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Asbestos News

Abandoned mines throughout California could put people who utilize the countryside at risk
California's abandoned mines pose asbestos risk
A new study has revealed that a number of old mine shafts from the days of California's Gold Rush, which dot the Sierra Nevada region, have contaminated the soil with asbestos, lead and arsenic.

Researchers at the Sierra Fund, a small environmental group, said that the various minerals were ground to dust and carried to the surface by miners looking for gold, according to the San Francisco Chronicle. The dust is now disturbed, and potentially inhaled, by the many hikers, mountain bikers, off-roaders and horseback riders in the area.

Tests of the soil near the mouth of several of these old mines revealed extremely high levels of asbestos and other dangerous substances.

The Gold Rush "not only brought wealth and hundreds of thousands of people to California, it also brought mining machines that ripped down sides of mountains and tunneled thousands of feet into rock, leaving behind arsenic and lead," Elizabeth Martin, chief executive of the Sierra Fund, told the news source. "This is the longest neglected environmental problem in California."

The inhalation of asbestos dust is extremely dangerous, as the deadly mineral, which was once widely used for its resistance to fire, can cause a number of diseases such as lung cancer and asbestosis. Asbestos also causes malignant mesothelioma, a rare and deadly form of cancer that attacks the thin membrane that lines the chest, lungs and abdomen.

These asbestos dangers, along with the ones posed by the other deadly materials in the soil, are generally overlooked, according to Martin.

"A lot of people are aware that their kids can fall into a hole at an old mine. But they don't know that asbestos fibers can lodge into their lungs or lead can be absorbed into their skin," Martin said.

So far the researchers have tested just 80 samples from 11 trails and recreation areas throughout the Foresthill, Downieville and Nevada City regions, but the Sierra Fund maintains that the 47,000 abandoned mines across the state are a serious health risk, says the news provider.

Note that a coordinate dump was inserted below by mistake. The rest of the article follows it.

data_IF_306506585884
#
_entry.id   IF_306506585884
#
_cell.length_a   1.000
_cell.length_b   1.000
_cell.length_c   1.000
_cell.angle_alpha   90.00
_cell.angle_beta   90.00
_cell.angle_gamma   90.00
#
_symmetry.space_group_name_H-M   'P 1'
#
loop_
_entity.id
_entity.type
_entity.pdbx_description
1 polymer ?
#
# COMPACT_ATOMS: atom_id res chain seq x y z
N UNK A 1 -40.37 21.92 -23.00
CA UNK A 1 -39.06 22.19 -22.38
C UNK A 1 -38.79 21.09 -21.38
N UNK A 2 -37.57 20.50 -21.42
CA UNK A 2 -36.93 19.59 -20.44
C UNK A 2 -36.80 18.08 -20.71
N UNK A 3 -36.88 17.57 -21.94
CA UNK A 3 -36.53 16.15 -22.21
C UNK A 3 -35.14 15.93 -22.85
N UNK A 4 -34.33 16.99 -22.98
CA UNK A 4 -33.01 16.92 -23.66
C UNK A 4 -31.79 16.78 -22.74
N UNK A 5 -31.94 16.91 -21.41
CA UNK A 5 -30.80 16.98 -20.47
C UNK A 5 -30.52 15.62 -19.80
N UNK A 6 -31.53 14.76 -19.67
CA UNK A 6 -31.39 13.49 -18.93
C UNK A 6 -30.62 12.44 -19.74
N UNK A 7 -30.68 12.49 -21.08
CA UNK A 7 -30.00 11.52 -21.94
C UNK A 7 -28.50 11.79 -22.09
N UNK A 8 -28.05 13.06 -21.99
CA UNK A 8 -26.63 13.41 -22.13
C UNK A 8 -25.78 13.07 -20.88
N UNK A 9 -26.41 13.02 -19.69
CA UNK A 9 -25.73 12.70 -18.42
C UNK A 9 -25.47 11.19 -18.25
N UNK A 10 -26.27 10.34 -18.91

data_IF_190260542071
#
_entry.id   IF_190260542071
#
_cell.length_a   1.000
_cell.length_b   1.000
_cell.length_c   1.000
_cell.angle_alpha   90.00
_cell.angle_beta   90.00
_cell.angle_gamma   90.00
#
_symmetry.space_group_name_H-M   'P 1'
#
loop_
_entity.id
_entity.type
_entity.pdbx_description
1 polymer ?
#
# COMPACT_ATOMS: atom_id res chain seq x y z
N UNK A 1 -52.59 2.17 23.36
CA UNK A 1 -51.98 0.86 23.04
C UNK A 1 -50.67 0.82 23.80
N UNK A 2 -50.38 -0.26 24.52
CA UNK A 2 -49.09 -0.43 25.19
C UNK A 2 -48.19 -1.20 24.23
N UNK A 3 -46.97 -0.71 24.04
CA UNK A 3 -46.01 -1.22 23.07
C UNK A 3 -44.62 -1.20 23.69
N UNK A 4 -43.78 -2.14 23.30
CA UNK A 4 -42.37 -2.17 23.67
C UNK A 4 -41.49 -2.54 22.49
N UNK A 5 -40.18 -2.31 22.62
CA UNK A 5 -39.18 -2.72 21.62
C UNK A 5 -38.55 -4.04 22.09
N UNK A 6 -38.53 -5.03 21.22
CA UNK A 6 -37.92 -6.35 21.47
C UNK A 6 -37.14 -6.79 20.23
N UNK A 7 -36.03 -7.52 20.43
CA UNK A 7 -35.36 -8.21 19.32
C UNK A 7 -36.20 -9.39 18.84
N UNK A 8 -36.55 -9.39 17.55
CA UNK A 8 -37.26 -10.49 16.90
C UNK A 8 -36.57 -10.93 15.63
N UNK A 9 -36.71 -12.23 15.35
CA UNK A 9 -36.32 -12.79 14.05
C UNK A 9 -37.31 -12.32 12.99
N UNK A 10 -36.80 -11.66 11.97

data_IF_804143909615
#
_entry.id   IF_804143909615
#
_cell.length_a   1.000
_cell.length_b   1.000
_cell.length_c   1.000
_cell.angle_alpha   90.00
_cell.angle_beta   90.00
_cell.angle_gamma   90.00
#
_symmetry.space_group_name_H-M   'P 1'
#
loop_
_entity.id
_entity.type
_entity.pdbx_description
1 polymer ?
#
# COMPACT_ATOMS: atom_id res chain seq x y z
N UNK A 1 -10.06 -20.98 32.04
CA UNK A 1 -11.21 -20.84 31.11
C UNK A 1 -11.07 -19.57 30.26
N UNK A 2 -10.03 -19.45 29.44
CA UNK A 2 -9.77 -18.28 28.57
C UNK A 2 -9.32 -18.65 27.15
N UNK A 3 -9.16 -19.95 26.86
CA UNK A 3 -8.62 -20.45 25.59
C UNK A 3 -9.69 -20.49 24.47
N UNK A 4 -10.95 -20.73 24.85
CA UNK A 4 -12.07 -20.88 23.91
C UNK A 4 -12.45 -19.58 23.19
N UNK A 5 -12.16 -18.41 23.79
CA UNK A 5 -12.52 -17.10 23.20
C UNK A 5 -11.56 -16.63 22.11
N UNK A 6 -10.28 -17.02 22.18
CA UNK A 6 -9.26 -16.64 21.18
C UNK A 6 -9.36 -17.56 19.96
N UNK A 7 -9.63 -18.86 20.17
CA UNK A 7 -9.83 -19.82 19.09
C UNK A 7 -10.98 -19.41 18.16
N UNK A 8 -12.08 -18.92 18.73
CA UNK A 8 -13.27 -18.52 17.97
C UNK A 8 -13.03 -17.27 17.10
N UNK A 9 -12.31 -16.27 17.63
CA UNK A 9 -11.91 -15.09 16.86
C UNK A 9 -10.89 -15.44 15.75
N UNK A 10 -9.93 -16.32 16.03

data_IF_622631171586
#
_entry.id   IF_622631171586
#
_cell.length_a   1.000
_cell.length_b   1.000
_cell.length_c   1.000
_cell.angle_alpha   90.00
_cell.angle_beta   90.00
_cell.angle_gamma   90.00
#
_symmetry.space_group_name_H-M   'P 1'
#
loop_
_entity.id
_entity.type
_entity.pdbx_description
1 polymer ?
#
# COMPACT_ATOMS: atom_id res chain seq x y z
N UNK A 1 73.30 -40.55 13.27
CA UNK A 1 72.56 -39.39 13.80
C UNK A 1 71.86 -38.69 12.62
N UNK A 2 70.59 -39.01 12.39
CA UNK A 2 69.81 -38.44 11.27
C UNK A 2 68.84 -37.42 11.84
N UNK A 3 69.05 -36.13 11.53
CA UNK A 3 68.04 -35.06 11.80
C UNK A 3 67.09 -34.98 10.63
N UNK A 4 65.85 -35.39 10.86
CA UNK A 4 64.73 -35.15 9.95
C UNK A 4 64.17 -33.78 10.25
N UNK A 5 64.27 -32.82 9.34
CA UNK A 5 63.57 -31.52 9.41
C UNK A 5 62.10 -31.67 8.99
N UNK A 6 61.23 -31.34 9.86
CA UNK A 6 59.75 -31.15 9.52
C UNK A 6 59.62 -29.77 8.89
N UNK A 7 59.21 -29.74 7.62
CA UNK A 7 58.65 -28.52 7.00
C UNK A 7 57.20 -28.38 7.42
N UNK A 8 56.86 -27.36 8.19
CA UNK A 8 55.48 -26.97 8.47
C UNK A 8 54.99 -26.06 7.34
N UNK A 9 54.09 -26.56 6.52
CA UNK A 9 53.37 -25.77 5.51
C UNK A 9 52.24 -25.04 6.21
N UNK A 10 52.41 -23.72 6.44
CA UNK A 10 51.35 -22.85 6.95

The Foresthill Off-Highway Vehicle area close to the Marall Chrome Mine pit was found to contain lead levels in the soil that were 18 times higher than accepted federal and state levels and 40 percent of samples showed asbestos contamination, the Sierra Fund's science director Carrie Monohan told the news provider.

The non-profit group says that additional testing must take place and has recommended warning signs be erected to caution passersby of the danger. The group also wants to restrict access to public trails in places that are highly contaminated.

California has been dealing with the ramifications of its abandoned mines for the past several years. A 2008 federal audit accused the Bureau of Land Management, an organization that manages abandoned mines in several Western states, including California, of failing to clean up deadly materials around the sites and of not cordoning off the areas.

In addition, half of the Clear Creek Management Area, a 31,000 acre piece of public land, had to be closed in 2008 because a report from the U.S. Environmental Protection Agency revealed that waste from an old asbestos mine posed a health risk to those who used the area to fish, hunt and ride off-road vehicles.

Cleaning up the asbestos and other materials from the area is nearly an impossible task, as the minerals have been spread so thoroughly throughout the region, according to the spokesman for the Bureau of Land Management's Central California division.

"The technology is a challenge," he said. "The approach to cleaning up mines is steam cleaning them and cementing over them, and that costs a lot of money."ADNFCR-3360-ID-19854967-ADNFCR

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